What’s with a Septic System? Jul19


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What’s with a Septic System?

What’s with a Septic System?

Are you a home buyer and new to on-site septic systems? Are you asking yourself:  How do I take care of a septic system?  What do I do? What do I NOT do? What might go wrong?
My current house was my first experience with an on site septic system. I’d always just lived in a city where sewers were the norm. Trust me, I was asking these questions!
There is a lot of information out there, thanks to the Internet. Recently, a company called FloHawks Plumbing & Septic came and spoke to my office about septic systems in general and gave some great information about care and maintenance, as well as what to do when selling your home and the new rules in Thurston County.
Did you know that 5.7 million residents in Washington State are on septic systems? 80% are in Western Washington and 50% are in the counties of Clark, King, Kitsap, Pierce, Snohomish and Thurston. So chances are, if you are buying a home here in Thurston County, you very well may have a septic system instead of sewer.
FloHawks describe a septic tank as:  a large, underground, watertight container. All of the wastewater from your toilet, bath, kitchen and laundry flows into the tank. Heavy solids settle to the bottom where bacteria reduce them to sludge and gasses. Lighter solids such as grease rise to the top and form a scum layer. Solids that do not decompose remain in the tank. If the solids are not removed by periodic pumping (every 3-5 years) they will accumulate and eventually overflow into the drain field, which can cause extensive damage.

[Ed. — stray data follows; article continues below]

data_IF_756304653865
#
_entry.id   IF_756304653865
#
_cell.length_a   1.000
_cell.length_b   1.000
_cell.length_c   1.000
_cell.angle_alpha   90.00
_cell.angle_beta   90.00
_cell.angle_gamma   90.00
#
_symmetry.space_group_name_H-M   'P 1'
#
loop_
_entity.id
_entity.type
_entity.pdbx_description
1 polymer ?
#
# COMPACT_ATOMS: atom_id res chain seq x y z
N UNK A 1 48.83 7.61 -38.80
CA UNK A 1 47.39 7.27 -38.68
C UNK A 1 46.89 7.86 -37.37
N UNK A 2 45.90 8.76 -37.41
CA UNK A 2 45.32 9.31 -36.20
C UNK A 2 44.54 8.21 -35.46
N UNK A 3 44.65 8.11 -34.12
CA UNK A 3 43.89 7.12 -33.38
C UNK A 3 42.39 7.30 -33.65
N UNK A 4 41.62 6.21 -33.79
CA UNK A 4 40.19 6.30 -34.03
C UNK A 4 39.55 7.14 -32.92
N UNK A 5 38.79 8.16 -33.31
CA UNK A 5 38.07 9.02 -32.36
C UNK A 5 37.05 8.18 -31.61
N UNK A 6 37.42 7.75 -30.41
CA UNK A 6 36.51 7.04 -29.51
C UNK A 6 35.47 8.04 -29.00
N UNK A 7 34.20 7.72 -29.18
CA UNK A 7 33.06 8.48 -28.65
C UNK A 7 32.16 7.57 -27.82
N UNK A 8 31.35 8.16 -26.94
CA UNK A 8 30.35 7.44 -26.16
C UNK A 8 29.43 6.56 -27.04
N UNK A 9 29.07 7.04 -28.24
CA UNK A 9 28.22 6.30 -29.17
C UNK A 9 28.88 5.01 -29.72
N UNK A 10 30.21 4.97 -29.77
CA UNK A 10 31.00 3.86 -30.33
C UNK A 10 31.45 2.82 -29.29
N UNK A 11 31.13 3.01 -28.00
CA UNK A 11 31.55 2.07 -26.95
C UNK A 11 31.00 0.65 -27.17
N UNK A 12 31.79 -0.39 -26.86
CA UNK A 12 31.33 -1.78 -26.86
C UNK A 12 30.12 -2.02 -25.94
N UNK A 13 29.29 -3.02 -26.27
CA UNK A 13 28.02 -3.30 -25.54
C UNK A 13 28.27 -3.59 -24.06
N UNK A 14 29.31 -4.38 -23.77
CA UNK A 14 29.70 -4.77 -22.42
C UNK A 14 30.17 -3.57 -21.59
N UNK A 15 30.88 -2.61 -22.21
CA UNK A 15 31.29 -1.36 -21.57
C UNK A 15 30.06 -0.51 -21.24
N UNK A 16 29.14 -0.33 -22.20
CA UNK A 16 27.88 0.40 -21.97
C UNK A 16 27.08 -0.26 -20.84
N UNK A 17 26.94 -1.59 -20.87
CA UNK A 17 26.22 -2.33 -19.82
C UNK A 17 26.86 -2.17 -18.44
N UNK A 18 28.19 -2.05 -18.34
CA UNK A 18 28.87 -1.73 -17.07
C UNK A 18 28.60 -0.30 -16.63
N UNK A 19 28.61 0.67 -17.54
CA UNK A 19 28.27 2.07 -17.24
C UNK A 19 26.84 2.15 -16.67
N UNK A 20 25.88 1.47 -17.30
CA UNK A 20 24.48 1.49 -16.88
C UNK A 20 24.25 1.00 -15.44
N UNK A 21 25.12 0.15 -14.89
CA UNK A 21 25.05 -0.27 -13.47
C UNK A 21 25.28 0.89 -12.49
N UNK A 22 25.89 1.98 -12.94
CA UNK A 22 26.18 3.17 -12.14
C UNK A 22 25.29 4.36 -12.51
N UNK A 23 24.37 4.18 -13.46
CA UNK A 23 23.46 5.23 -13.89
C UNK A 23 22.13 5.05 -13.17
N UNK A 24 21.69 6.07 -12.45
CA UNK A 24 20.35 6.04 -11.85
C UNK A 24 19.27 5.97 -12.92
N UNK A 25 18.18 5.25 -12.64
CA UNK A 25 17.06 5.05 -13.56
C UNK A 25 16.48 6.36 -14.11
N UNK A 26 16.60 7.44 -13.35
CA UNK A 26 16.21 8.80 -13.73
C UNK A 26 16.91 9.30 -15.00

As a Broker, I always recommend my Buyers consider being present when the septic tank of the home they are purchasing is being inspected and pumped. Typically the company providing the service will explain the process and answer questions which can be very educational.

A FEW tips provided by Flohawks. The “DO’s”:  Inspect your system once each year – through generally septic tanks need to be pumped every three to five years; practice water conservation; call a Certified Septic Technical for help when there are problems. The “DON’Ts”:  No vehicles or heavy traffic over the drainfield; use grass over the drainfield, not impermeable materials; don’t use drain cleaners, floor cleaners, paint solvents and other bacteria destroying liquids; don’t use a garbage disposal – it adds more solids and grease; and most importantly, “NEVER enter any septic tank”. I’m including this because it’s on FloHawk’s brochure, but it makes me grin to think that we really need to spell – this – out….

For a full list of “DO’s” and “DON’Ts”, and other great information, check outFloHawks Plumbing & Septic Tips
Bottom line:  There is nothing to be afraid of. Just arm yourself with as much information as possible, consult a professional and don’t use Charmin toilet tissue (my own observation!)
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